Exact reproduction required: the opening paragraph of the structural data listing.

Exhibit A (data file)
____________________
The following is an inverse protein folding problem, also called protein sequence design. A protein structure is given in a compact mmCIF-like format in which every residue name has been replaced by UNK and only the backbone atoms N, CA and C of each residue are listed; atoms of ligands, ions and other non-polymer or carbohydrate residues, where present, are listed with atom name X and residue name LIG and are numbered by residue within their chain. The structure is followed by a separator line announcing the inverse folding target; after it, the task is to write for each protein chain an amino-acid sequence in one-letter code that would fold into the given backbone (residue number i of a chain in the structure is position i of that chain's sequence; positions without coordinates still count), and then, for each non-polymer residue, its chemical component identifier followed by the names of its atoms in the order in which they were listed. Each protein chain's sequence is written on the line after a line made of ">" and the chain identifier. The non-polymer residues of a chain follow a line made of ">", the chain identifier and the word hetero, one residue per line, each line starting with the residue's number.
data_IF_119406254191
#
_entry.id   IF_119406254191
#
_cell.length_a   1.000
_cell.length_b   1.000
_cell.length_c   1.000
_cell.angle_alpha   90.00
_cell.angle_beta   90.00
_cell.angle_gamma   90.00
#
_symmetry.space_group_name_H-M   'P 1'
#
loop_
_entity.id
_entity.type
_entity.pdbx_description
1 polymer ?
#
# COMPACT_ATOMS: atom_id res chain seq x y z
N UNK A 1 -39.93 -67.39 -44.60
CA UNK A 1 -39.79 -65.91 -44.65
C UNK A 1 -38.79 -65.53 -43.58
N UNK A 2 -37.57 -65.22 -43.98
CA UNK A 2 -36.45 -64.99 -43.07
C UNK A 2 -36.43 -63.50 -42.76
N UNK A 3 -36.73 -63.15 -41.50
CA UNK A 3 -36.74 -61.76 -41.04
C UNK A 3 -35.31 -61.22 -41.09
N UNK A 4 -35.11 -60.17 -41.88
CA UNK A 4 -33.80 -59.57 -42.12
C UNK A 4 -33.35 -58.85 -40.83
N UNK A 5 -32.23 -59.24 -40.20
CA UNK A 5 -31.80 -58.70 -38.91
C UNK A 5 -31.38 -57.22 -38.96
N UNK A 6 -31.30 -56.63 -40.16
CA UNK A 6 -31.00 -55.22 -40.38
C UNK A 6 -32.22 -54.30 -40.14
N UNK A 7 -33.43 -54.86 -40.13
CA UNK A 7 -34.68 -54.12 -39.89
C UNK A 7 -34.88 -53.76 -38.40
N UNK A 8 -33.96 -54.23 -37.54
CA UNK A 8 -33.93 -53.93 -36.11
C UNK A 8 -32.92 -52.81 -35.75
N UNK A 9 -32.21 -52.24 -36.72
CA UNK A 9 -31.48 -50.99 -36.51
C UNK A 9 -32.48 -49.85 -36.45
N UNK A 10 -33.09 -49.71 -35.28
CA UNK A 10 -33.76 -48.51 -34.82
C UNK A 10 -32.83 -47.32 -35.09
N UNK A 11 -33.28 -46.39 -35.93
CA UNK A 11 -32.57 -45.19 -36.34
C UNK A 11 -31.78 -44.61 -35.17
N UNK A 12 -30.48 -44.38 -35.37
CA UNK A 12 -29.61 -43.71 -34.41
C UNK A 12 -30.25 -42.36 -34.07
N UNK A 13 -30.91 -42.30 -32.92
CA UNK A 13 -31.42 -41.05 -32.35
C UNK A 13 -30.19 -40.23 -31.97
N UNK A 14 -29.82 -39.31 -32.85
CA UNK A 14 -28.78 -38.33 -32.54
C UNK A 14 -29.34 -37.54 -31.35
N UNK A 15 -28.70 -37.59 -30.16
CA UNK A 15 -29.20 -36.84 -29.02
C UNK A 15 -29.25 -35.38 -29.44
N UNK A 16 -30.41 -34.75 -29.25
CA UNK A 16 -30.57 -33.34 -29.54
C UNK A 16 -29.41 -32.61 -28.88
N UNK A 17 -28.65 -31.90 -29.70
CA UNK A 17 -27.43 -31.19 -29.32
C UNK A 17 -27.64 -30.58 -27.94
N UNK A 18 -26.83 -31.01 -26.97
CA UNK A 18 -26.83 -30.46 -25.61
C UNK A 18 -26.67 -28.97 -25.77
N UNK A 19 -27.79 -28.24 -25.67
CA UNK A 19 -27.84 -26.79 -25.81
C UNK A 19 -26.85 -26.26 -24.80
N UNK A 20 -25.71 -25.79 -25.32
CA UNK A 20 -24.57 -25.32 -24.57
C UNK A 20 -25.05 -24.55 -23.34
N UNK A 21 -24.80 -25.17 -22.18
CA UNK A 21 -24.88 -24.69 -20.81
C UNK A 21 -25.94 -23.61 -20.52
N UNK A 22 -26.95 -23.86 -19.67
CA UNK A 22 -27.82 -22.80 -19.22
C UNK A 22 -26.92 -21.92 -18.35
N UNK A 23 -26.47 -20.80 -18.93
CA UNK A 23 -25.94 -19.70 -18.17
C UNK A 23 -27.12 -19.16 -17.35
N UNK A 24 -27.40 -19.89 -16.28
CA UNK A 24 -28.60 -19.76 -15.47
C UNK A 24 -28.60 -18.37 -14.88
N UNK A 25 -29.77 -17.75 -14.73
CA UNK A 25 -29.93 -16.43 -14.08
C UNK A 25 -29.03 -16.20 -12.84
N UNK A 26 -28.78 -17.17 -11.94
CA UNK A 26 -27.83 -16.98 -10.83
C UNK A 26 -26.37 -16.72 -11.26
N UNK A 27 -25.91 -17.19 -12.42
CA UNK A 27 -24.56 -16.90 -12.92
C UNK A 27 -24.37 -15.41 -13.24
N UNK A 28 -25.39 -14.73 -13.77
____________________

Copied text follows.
The following is an inverse protein folding problem, also called protein sequence design. A protein structure is given in a compact mmCIF-like format in which every residue name has been replaced by UNK and only the backbone atoms N, CA and C of each residue are listed; atoms of ligands, ions and other non-polymer or carbohydrate residues, where present, are listed with atom name X and residue name LIG and are numbered by residue within their chain. The structure is followed by a separator line announcing the inverse folding target; after it, the task is to write for each protein chain an amino-acid sequence in one-letter code that would fold into the given backbone (residue number i of a chain in the structure is position i of that chain's sequence; positions without coordinates still count), and then, for each non-polymer residue, its chemical component identifier followed by the names of its atoms in the order in which they were listed. Each protein chain's sequence is written on the line after a line made of ">" and the chain identifier. The non-polymer residues of a chain follow a line made of ">", the chain identifier and the word hetero, one residue per line, each line starting with the residue's number.